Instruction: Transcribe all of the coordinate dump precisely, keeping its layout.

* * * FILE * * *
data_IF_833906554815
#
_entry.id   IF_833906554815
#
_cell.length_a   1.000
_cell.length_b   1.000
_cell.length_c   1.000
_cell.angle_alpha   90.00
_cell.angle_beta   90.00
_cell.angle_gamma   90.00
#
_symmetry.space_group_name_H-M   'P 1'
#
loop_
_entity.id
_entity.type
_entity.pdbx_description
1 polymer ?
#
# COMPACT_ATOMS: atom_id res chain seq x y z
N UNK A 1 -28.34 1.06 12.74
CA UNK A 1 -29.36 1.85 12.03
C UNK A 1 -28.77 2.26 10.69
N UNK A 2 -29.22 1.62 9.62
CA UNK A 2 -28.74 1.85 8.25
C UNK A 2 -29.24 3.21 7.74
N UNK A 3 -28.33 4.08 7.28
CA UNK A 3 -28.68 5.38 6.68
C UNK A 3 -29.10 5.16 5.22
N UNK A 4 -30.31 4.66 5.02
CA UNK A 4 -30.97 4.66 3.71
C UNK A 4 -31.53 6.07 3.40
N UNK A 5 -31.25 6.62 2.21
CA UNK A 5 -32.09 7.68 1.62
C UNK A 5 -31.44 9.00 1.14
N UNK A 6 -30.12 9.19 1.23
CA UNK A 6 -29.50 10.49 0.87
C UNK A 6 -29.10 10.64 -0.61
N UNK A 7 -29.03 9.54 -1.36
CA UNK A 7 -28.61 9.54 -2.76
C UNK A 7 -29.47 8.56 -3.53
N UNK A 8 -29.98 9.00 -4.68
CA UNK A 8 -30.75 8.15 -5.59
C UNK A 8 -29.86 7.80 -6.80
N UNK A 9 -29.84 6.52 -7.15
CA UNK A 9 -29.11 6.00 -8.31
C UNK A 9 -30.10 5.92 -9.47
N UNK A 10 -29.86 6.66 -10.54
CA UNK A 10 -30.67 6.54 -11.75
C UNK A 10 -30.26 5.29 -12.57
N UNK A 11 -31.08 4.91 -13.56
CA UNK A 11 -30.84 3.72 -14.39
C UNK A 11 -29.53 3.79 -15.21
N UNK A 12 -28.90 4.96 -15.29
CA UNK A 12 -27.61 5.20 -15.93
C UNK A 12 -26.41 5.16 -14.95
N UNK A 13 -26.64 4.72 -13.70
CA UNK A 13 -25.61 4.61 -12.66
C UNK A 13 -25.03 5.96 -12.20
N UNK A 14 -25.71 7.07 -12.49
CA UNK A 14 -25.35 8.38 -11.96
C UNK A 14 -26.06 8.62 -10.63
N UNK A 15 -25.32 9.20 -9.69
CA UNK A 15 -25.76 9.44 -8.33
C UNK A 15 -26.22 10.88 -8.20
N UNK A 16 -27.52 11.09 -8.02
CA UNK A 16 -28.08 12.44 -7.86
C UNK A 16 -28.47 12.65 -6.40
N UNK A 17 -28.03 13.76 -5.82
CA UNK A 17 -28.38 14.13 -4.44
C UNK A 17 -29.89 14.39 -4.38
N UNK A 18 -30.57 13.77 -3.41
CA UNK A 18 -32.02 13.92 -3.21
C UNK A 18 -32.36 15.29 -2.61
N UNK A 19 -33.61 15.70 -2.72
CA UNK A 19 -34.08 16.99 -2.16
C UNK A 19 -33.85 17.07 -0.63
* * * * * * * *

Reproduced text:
data_IF_833906554815
#
_entry.id   IF_833906554815
#
_cell.length_a   1.000
_cell.length_b   1.000
_cell.length_c   1.000
_cell.angle_alpha   90.00
_cell.angle_beta   90.00
_cell.angle_gamma   90.00
#
_symmetry.space_group_name_H-M   'P 1'
#
loop_
_entity.id
_entity.type
_entity.pdbx_description
1 polymer ?
#
# COMPACT_ATOMS: atom_id res chain seq x y z
N UNK A 1 -28.34 1.06 12.74
CA UNK A 1 -29.36 1.85 12.03
C UNK A 1 -28.77 2.26 10.69
N UNK A 2 -29.22 1.62 9.62
CA UNK A 2 -28.74 1.85 8.25
C UNK A 2 -29.24 3.21 7.74
N UNK A 3 -28.33 4.08 7.28
CA UNK A 3 -28.68 5.38 6.68
C UNK A 3 -29.10 5.16 5.22
N UNK A 4 -30.31 4.66 5.02
CA UNK A 4 -30.97 4.66 3.71
C UNK A 4 -31.53 6.07 3.40
N UNK A 5 -31.25 6.62 2.21
CA UNK A 5 -32.09 7.68 1.62
C UNK A 5 -31.44 9.00 1.14
N UNK A 6 -30.12 9.19 1.23
CA UNK A 6 -29.50 10.49 0.87
C UNK A 6 -29.10 10.64 -0.61
N UNK A 7 -29.03 9.54 -1.36
CA UNK A 7 -28.61 9.54 -2.76
C UNK A 7 -29.47 8.56 -3.53
N UNK A 8 -29.98 9.00 -4.68
CA UNK A 8 -30.75 8.15 -5.59
C UNK A 8 -29.86 7.80 -6.80
N UNK A 9 -29.84 6.52 -7.15
CA UNK A 9 -29.11 6.00 -8.31
C UNK A 9 -30.10 5.92 -9.47
N UNK A 10 -29.86 6.66 -10.54
CA UNK A 10 -30.67 6.54 -11.75
C UNK A 10 -30.26 5.29 -12.57
N UNK A 11 -31.08 4.91 -13.56
CA UNK A 11 -30.84 3.72 -14.39
C UNK A 11 -29.53 3.79 -15.21
N UNK A 12 -28.90 4.96 -15.29
CA UNK A 12 -27.61 5.20 -15.93
C UNK A 12 -26.41 5.16 -14.95
N UNK A 13 -26.64 4.72 -13.70
CA UNK A 13 -25.61 4.61 -12.66
C UNK A 13 -25.03 5.96 -12.20
N UNK A 14 -25.71 7.07 -12.49
CA UNK A 14 -25.35 8.38 -11.96
C UNK A 14 -26.06 8.62 -10.63
N UNK A 15 -25.32 9.20 -9.69
CA UNK A 15 -25.76 9.44 -8.33
C UNK A 15 -26.22 10.88 -8.20
N UNK A 16 -27.52 11.09 -8.02
CA UNK A 16 -28.08 12.44 -7.86
C UNK A 16 -28.47 12.65 -6.40
N UNK A 17 -28.03 13.76 -5.82
CA UNK A 17 -28.38 14.13 -4.44
C UNK A 17 -29.89 14.39 -4.38
N UNK A 18 -30.57 13.77 -3.41
CA UNK A 18 -32.02 13.92 -3.21
C UNK A 18 -32.36 15.29 -2.61
N UNK A 19 -33.61 15.70 -2.72
CA UNK A 19 -34.08 16.99 -2.16
C UNK A 19 -33.85 17.07 -0.63